My interest in forecast evaluation (saying how good forecasts are) goes back to about 1998 when a ginormous El Nino was threatening California and Arizona with floods. My Masters thesis was on how water providers and emergency managers used those forecasts from September to say what might happen that coming winter.
I did long interviews with key people in Arizona. I went some strange places, particularly emergency management offices. I saw the "big board" at the state emergency center. They really do have black helicopters at the Phoenix bunker (yes, a bunker with zigzagged hallways set up for nuclear explosions).
Before the start of the winter, a late season Pacific hurricane came up the west cost and passed through Yuma and California/Arizona border. That hurricane, and the images of the raging floods during the most-recent-ginormous-El-Nino in 1983, were enough to put the fear of god in everybody. Seriously, I'd go into flood managers' offices and at reception they'd have a massive photo of roiling waves and houses washing away from 1983- you would think that would be fresh in their mind. It wasn't this picture, but this was the event:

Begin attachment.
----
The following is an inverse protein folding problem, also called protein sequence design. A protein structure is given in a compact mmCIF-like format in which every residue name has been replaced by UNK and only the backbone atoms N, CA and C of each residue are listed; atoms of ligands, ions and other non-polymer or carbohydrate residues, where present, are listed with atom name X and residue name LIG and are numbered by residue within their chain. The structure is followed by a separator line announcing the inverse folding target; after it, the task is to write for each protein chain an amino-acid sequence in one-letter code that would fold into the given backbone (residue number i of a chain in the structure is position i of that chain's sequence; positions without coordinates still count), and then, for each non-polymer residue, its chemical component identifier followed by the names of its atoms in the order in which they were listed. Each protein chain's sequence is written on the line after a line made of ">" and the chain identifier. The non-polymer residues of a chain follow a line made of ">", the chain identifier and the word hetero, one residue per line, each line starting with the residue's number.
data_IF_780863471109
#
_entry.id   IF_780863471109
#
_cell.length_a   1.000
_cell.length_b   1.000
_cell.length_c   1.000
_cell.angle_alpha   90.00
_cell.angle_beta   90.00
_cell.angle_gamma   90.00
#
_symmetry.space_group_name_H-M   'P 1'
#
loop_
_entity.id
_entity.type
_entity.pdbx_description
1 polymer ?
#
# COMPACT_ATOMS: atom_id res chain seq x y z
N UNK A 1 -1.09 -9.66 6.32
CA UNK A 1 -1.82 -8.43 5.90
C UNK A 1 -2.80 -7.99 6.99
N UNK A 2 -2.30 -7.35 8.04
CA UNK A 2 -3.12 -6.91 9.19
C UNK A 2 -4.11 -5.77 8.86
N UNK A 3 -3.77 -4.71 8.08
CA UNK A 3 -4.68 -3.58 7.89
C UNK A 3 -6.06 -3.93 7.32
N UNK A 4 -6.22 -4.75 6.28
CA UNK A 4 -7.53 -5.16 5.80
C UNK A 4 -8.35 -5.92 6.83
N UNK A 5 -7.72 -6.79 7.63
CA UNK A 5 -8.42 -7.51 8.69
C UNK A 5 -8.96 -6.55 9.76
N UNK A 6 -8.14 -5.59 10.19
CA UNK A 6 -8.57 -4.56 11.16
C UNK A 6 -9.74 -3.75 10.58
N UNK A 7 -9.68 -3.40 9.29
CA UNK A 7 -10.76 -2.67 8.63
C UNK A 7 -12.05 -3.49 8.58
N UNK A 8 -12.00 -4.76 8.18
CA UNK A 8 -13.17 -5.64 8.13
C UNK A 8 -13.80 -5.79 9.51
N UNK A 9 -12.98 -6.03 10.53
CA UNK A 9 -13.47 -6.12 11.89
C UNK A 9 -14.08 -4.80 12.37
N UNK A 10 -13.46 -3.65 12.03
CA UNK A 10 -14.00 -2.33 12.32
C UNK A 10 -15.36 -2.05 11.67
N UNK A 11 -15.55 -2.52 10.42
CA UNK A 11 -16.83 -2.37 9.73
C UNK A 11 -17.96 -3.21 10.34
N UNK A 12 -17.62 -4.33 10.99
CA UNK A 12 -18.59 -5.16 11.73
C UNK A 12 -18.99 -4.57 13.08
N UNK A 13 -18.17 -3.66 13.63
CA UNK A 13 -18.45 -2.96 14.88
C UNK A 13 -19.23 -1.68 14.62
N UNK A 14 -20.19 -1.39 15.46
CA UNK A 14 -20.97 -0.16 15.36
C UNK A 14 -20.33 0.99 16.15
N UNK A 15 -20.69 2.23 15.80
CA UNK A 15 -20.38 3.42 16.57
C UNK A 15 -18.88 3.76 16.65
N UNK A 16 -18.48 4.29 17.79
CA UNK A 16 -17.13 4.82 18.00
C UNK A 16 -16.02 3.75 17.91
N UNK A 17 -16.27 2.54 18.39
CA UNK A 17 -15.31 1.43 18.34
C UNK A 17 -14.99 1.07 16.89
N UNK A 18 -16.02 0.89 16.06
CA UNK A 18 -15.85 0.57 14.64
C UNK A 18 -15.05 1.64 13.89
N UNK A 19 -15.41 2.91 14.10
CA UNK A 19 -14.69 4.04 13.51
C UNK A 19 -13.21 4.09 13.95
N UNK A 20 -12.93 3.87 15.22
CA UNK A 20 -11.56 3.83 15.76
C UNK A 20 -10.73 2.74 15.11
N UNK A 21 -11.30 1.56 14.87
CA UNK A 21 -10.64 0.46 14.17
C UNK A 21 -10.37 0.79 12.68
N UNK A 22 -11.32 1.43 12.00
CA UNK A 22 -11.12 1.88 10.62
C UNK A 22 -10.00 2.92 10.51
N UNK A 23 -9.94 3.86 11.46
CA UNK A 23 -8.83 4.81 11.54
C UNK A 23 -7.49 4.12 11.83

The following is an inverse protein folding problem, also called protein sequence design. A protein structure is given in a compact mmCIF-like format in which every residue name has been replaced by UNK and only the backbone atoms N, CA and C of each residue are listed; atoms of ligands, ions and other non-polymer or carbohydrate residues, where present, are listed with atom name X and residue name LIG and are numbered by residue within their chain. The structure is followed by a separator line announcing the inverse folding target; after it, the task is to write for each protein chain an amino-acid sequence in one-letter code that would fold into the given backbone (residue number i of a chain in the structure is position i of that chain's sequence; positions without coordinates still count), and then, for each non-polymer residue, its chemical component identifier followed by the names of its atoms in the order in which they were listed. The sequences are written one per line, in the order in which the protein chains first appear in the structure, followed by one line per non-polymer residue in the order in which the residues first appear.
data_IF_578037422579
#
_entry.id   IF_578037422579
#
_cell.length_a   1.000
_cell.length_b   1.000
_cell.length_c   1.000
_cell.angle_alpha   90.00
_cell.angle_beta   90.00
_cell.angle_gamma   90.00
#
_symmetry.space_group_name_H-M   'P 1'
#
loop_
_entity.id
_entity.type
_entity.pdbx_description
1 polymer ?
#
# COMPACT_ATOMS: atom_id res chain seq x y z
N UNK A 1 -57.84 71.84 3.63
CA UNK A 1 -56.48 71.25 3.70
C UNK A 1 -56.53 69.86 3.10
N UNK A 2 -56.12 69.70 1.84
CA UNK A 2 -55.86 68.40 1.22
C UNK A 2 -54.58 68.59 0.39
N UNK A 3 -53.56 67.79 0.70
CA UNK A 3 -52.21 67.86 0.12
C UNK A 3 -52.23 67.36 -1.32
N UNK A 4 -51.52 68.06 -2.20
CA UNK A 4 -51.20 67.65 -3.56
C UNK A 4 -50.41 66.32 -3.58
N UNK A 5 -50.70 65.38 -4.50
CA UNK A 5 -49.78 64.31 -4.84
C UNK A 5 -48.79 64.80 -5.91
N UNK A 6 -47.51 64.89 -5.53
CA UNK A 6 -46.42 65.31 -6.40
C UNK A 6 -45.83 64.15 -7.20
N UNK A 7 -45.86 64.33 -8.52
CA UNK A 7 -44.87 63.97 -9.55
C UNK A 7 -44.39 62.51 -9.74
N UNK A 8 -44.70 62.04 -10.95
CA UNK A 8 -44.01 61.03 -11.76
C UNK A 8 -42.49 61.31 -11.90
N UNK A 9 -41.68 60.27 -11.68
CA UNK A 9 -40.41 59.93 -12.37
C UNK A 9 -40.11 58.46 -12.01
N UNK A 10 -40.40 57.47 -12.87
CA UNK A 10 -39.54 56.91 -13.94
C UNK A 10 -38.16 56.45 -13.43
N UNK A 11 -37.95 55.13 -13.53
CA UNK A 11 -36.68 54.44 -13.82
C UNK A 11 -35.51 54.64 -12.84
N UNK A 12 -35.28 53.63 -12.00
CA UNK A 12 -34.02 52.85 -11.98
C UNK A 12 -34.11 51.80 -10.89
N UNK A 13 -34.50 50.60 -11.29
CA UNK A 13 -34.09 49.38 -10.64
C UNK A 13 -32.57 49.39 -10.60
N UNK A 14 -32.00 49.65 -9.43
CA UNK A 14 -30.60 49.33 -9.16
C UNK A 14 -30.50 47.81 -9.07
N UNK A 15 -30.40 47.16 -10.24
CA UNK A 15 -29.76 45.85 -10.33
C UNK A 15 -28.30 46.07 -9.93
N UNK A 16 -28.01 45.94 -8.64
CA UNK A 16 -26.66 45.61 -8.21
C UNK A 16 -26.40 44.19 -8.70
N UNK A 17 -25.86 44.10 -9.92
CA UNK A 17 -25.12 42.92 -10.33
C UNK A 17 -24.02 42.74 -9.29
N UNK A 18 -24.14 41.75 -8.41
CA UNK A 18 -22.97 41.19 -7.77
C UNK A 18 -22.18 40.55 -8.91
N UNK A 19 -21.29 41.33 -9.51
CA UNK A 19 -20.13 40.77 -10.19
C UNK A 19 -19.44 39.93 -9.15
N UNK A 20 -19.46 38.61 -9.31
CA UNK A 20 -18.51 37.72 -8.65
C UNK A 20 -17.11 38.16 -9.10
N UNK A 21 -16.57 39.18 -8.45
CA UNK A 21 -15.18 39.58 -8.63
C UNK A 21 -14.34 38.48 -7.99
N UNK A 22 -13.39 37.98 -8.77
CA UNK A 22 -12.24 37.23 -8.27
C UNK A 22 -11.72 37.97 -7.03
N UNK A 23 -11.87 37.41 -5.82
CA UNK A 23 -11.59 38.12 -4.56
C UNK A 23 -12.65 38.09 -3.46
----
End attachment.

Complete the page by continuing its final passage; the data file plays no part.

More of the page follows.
Anyhow, you didn't want to be that guy that everybody warned but you didn't do anything and then it happened and jeepers, what do we even pay you for anyway?!?
After the event, many people were wondering, there's small and medium El Ninos going on all the time, is this kind of warning something we could use all the time? How good are the forecasts? Will they ever bite us?
Well, it turns out, to a user, "how good are they" is a very complicated question that depends on where you are, what you do, how much risk you can handle and a host of other things. But for a forecaster, interestingly, there's only a few ways to be right and a few things to strive for to be good.
In my opinion, the best writer on "the goodness of forecasts" was Allan Murphy. I never met him, but in grad school my copy of his collected works was dog-eared and tattered. I hope to weave some of his ideas into my work this year.